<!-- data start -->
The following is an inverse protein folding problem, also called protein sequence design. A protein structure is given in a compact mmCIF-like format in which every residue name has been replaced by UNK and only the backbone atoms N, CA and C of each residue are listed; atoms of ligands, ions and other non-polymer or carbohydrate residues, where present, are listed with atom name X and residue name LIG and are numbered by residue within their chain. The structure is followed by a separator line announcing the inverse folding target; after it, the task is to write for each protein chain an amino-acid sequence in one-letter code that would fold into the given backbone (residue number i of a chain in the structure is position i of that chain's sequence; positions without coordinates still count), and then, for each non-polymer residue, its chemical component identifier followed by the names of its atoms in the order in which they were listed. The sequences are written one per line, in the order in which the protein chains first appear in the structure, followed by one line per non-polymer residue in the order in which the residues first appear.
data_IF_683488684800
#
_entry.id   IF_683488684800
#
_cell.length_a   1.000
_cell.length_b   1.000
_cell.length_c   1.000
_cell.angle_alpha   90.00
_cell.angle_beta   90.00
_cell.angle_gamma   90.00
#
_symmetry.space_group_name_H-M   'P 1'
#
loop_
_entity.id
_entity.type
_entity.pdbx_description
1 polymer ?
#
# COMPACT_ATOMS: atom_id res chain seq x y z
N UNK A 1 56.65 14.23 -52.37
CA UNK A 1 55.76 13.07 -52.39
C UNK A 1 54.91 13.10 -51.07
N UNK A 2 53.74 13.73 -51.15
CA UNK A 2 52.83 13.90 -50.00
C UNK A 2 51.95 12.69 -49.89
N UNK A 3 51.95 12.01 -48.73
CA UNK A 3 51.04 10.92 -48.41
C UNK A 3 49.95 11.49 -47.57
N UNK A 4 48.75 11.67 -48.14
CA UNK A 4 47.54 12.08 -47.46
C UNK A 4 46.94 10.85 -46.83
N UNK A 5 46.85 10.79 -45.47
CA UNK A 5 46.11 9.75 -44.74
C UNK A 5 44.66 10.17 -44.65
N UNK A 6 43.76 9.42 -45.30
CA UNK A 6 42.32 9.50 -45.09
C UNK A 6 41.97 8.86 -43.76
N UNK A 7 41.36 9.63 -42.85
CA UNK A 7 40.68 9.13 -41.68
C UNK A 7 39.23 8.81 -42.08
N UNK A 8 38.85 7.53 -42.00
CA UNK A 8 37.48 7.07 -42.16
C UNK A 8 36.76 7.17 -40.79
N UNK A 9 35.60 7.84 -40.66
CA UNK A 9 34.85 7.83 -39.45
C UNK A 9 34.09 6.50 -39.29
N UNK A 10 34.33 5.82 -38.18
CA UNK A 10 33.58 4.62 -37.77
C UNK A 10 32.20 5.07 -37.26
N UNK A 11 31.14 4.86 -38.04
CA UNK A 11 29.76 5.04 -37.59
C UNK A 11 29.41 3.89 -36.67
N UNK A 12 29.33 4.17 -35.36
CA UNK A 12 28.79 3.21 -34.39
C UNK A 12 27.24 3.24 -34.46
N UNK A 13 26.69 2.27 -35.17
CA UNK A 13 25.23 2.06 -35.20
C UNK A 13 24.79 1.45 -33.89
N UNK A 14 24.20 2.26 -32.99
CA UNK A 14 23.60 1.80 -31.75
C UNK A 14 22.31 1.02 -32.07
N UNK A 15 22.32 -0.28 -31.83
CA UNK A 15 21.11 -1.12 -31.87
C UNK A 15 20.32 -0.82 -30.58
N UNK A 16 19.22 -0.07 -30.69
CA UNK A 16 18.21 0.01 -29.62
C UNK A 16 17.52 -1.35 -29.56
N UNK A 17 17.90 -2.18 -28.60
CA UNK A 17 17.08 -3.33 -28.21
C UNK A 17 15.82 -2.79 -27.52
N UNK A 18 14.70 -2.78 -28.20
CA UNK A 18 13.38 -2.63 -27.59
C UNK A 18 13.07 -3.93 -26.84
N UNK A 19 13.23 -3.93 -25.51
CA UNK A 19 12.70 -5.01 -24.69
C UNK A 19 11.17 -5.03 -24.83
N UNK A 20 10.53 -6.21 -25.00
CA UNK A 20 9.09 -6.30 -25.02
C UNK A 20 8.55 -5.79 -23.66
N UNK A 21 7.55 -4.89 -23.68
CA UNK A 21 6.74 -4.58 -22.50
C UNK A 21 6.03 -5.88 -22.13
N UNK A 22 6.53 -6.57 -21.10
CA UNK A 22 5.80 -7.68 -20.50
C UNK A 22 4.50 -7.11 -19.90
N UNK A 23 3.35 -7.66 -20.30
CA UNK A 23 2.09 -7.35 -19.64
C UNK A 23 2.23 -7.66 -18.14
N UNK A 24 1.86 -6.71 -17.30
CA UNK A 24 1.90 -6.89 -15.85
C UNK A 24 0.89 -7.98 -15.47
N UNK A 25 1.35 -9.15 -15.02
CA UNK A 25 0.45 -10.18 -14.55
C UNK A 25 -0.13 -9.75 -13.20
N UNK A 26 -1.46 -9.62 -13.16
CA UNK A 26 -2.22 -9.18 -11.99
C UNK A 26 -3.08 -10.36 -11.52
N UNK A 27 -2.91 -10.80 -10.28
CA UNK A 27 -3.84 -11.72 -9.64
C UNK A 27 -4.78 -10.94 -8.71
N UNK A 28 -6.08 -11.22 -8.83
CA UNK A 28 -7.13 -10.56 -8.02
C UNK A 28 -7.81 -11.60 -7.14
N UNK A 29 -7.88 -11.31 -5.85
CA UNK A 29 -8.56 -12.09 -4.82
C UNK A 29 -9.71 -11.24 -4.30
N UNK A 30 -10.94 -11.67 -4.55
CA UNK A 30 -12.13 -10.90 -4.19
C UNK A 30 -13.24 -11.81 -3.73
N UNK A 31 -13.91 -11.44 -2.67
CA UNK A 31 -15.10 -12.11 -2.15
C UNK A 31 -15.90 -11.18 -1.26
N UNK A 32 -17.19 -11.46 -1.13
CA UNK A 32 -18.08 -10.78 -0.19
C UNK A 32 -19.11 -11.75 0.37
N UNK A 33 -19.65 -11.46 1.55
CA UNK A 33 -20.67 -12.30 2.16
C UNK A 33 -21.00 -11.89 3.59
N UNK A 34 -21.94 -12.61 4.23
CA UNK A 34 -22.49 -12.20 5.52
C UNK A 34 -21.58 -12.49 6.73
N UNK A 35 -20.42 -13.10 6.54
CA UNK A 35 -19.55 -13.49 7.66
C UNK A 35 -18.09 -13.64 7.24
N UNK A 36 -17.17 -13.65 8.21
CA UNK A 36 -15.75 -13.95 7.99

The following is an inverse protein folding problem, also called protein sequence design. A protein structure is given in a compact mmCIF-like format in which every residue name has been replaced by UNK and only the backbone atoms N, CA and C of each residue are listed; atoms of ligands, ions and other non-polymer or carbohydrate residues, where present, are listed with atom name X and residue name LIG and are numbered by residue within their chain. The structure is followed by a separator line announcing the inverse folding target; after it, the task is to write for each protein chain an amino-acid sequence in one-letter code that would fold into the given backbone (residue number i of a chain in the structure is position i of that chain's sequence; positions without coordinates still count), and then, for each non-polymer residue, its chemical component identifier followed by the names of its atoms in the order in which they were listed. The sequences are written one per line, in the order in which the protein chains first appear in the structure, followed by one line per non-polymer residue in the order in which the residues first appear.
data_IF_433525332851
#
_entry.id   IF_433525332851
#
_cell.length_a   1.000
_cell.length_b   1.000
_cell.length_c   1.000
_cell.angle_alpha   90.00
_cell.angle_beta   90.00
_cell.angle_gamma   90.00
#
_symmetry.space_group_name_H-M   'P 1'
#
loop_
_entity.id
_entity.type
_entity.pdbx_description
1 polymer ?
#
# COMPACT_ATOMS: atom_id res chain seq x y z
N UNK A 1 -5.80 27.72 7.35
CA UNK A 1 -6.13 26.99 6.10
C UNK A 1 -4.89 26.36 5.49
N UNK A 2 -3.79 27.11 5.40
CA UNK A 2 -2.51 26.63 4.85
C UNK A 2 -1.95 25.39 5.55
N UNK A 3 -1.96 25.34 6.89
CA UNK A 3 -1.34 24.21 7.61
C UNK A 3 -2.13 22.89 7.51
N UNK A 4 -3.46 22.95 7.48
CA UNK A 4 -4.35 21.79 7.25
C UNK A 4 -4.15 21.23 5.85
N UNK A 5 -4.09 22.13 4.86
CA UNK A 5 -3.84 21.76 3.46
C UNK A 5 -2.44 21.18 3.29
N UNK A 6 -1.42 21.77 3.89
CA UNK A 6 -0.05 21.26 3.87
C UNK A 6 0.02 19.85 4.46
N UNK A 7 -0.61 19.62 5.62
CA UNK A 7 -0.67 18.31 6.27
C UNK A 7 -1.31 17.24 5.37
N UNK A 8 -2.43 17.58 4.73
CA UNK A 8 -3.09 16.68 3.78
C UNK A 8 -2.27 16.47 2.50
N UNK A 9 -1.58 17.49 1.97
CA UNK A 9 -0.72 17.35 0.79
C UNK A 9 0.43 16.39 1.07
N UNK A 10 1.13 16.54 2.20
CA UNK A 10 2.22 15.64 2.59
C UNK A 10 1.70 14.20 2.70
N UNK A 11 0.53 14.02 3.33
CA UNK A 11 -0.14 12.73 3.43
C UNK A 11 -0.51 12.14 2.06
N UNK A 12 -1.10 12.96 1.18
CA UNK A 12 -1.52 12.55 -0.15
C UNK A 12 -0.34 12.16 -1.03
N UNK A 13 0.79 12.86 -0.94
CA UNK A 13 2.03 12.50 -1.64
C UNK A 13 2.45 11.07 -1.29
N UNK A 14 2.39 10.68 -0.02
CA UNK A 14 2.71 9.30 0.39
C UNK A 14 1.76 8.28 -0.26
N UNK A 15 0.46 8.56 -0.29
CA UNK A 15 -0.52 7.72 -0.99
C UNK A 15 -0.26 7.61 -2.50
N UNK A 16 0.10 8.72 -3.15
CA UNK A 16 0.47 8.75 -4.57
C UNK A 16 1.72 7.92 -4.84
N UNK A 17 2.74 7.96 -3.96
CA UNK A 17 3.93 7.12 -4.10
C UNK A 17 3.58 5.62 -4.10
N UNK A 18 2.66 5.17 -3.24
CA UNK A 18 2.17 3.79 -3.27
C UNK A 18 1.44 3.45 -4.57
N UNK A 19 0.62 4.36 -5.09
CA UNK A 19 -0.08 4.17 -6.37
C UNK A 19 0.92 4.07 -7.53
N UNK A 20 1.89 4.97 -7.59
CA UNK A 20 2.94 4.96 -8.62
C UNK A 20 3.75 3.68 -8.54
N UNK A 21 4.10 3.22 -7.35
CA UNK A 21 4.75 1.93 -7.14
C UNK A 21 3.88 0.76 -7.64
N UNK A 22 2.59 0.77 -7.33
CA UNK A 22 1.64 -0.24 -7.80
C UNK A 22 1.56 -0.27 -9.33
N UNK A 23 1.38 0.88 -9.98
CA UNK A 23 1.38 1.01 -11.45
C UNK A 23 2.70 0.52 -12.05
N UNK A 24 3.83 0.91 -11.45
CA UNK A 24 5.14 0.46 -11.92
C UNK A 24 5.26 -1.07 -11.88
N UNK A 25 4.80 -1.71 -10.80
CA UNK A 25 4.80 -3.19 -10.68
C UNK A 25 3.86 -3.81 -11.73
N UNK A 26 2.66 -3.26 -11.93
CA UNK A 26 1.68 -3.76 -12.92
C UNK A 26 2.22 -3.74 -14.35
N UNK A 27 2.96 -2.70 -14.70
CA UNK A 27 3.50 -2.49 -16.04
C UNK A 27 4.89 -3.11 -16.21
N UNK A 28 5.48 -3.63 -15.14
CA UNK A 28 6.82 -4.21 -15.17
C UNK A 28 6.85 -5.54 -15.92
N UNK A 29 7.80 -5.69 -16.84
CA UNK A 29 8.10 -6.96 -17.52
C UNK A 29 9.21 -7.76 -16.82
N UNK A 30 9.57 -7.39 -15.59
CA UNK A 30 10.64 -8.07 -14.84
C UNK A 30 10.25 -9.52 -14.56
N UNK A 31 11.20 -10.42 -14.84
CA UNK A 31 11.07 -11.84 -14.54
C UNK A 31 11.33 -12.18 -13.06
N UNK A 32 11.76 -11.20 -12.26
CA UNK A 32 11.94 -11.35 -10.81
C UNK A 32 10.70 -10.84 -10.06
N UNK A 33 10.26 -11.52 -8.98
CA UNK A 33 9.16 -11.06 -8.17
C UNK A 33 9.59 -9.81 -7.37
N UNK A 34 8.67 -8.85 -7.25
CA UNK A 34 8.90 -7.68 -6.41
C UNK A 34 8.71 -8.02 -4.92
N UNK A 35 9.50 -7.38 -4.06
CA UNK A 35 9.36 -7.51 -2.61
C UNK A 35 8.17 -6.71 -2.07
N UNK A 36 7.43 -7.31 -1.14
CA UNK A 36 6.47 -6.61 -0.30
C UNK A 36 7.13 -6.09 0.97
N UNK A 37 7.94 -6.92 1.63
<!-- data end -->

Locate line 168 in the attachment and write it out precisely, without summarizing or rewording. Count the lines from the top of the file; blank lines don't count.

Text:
N UNK A 7 -0.61 19.62 5.62